Tuesday, February 16, 2016

Zika virus infection 2015-16 Epidemic - Update #2

Zika virus infection 2015-16 Epidemic
February 11, 2016 Update
Paul Herscu, ND, MPH
Herscu Laboratory

If you have not yet read my first posting on this topic, please do so now before reading the following.

My intention with this post is to continue to lay a foundation and build scaffolding so that when you see data or hear the news or learn of novel discoveries, you will have enough history and adequate context to make sense of it and have an informed opinion. These writings should also make it easier for everyone to both predict what the news will be, and to anticipate government and scientific next steps. Here we are focusing on Zika virus, but really the discussion of Zika virus lies within a larger framework. As such I am going to describe a few variables below. They relate to the topic of germs in general and Zika virus specifically. In this update, I describe briefly, the placement of people within biology, the relationship of Zika virus and neurological diseases, vector and coinfection issues, economic issues, and ultimately prevention. At the end of this reading, I expect many of your questions will be answered and much of the future news may find a more logical place.

Into the Water

I am writing this part in the Florida Everglades, within the home range of the Aedes aegypti mosquito. One of my sons and I just finished handling alligators and snakes and now I am about to have lunch. And it occurs to me that these are ‘dirty’ creatures, by which I mean they carry any number of little critters, let alone bacteria and viruses on their skin, which might make me sick. Maybe I should wash my hands extra special! While this may seem like those were exotic creatures, a more common American example would be pet turtles under 4 inches and frogs in the USA that can make the very young, old, or immune compromised people sick or even kill them with Salmonella infections. At its height, the problem was so great, the FDA stepped in to ban the transportation of turtles in the USA.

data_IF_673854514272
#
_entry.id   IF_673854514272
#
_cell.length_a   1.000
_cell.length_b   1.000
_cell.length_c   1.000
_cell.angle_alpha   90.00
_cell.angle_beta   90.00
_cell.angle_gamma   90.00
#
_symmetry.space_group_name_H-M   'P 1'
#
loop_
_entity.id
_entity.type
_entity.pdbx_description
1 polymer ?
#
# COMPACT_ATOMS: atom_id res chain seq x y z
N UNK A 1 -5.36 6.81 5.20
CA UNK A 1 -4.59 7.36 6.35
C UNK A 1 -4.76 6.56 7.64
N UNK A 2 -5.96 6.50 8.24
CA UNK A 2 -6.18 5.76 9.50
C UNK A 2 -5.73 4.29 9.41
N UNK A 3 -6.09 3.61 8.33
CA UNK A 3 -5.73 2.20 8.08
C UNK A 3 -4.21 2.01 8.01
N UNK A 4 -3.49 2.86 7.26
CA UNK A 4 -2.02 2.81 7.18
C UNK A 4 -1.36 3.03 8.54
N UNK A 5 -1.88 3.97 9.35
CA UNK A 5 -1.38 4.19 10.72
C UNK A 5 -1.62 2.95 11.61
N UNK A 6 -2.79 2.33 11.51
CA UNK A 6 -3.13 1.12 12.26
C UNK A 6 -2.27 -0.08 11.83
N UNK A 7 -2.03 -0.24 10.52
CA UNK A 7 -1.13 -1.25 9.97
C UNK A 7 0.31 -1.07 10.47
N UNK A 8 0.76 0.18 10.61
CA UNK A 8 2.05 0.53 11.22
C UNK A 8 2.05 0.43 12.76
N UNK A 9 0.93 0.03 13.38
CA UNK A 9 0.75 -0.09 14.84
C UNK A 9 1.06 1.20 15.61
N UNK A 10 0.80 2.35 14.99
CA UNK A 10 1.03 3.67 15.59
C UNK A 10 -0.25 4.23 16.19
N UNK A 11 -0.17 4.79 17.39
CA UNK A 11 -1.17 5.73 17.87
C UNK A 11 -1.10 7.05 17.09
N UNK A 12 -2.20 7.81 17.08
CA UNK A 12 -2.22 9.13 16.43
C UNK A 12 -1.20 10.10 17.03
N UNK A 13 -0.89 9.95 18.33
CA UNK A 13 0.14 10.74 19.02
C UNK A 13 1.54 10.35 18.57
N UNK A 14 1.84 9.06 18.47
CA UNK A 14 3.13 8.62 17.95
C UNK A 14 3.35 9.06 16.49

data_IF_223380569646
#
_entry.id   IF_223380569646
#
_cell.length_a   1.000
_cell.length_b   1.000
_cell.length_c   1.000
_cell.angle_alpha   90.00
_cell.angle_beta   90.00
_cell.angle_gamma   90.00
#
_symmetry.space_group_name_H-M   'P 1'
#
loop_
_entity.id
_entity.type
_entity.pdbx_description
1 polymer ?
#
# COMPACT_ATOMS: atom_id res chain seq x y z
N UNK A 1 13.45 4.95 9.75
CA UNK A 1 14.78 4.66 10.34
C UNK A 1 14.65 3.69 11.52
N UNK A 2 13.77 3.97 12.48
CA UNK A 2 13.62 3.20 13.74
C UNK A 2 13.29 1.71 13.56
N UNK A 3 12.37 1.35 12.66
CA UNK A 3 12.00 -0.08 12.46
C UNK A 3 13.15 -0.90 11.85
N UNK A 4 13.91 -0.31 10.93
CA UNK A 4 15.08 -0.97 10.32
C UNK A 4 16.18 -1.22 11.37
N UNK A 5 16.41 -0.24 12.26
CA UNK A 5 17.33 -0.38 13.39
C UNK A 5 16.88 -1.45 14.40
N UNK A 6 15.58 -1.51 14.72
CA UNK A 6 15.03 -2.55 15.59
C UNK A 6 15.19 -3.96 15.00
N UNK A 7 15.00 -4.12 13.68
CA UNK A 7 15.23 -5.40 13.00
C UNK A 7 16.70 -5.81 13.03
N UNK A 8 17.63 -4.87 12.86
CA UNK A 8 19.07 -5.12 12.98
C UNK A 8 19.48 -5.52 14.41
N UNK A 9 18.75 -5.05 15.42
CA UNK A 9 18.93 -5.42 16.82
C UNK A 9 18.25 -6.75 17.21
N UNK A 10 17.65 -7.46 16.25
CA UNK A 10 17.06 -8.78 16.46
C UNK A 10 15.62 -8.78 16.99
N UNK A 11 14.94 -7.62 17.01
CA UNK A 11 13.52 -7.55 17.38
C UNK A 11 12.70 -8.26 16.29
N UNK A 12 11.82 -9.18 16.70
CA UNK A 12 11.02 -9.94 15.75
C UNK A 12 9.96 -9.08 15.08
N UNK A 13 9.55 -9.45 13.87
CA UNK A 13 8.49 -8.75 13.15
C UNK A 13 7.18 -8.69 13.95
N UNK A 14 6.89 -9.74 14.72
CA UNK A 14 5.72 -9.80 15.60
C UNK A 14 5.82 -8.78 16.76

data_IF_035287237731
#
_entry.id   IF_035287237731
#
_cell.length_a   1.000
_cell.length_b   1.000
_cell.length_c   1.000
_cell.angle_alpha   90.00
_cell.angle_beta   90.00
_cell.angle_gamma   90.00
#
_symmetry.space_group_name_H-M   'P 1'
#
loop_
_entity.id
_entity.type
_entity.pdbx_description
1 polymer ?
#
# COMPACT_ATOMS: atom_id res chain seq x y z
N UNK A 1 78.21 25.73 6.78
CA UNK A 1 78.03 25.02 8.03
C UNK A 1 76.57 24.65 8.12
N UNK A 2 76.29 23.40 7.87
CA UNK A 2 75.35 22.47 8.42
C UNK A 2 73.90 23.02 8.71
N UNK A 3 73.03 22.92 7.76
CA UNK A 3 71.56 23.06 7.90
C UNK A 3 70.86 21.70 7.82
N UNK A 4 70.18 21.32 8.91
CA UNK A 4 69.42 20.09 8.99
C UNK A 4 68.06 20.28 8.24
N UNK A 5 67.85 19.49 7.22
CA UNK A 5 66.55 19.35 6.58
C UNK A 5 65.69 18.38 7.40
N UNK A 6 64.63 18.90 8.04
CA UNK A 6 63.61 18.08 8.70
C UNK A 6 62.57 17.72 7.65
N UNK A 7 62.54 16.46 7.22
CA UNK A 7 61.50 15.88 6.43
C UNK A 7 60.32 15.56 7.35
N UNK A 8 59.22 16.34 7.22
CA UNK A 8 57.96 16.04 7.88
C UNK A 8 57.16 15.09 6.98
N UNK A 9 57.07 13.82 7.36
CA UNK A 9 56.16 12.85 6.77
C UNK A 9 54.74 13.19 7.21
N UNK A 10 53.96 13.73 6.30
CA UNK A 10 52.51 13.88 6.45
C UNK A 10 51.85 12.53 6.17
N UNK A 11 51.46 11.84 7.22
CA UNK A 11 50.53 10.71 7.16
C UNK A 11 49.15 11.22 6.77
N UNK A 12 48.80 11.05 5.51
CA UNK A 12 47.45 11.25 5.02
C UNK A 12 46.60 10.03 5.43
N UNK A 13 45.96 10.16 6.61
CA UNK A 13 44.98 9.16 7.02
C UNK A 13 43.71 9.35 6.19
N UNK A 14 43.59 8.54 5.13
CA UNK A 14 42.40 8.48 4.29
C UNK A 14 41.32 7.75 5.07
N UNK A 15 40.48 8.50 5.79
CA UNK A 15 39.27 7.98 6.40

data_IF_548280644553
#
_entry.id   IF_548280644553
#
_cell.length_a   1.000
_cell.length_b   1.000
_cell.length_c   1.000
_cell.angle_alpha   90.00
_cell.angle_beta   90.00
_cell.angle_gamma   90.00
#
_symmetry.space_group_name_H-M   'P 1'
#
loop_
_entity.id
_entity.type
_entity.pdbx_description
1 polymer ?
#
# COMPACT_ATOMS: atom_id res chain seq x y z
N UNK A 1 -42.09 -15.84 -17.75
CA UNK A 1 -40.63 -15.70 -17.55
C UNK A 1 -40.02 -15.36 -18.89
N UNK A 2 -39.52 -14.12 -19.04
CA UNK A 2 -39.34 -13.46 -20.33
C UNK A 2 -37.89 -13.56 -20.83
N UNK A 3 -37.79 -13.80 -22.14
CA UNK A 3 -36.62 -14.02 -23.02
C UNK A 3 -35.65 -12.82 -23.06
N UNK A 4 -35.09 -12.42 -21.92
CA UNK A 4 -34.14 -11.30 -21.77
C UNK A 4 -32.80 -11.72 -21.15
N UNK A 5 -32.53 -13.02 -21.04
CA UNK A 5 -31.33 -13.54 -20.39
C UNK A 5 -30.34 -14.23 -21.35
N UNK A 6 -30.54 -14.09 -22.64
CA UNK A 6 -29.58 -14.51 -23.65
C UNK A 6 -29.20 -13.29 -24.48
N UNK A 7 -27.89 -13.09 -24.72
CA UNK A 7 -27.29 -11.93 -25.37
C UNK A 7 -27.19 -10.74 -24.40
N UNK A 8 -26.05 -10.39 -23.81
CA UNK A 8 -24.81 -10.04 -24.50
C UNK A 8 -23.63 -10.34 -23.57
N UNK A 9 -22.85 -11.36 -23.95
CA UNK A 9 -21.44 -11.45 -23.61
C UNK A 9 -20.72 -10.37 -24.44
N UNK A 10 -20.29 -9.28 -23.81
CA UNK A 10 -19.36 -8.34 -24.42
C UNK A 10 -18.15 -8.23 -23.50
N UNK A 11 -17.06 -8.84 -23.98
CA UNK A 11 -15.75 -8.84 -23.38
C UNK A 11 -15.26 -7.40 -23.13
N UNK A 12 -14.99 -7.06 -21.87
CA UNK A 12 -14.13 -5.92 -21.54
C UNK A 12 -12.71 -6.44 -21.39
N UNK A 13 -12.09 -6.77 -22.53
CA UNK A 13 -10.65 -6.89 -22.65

Thursday, February 4, 2016

Zika virus infection 2015-16 Epidemic - Update #1

Zika virus infection 2015-16 Epidemic
January 2016 Update
Paul Herscu, ND, MPH
Herscu Laboratory

We have just passed over a milestone that I want to highlight, to place the discussion about Zika virus in a very important context. We have just had a twelfth case of Zika virus infection diagnosed in the USA. This number is significant to me, since it is exactly one more patient than the total number of Ebola virus disease (EVD) patients to have hit USA soil from the Ebolavirus 2014 Outbreak in Western Africa. That number includes those who developed EVD in Africa and were transported here and those who fell ill from human transmission inside the USA.
I believe it is of upmost importance to place any discussion of Zika virus infection within an EVD context for a variety of reasons. When I commented on EVD, both in this Blog  and in the Webinar I presented on Viruses, I made some very strong comments and predictions. These were based on tracking viral infection outbreaks and epidemics around the worlds for several decades.
One point I highlighted was as we look at the history of our species and its effect on other species on this planet one thing becomes clear. As we have explored, conquered, inhabited and thrived in a variety of environments around the planet, when we found a species that was large-toothed, venomous, and scary, we would try to destroy it, driving the species towards extinction. We feel more comfortable when they are not threatening us. Right or wrong this is what we have done. And as we have begun to feel more comfortable in our surroundings, we began to look more closely at what may be the new scary things to our species–germs, bacteria and viruses. And as our technology has gotten better, cheaper, more accurate and specific, we are better able to isolate an ever-increasing diverse microcosm, both outside and inside of our bodies. In short, we have relearned that we are not alone. And again, reflexively, we are frightened. An added fear is the continued realization that an ever-larger number of bacteria become scarier as we encourage their evolution with and toward antibiotic resistance.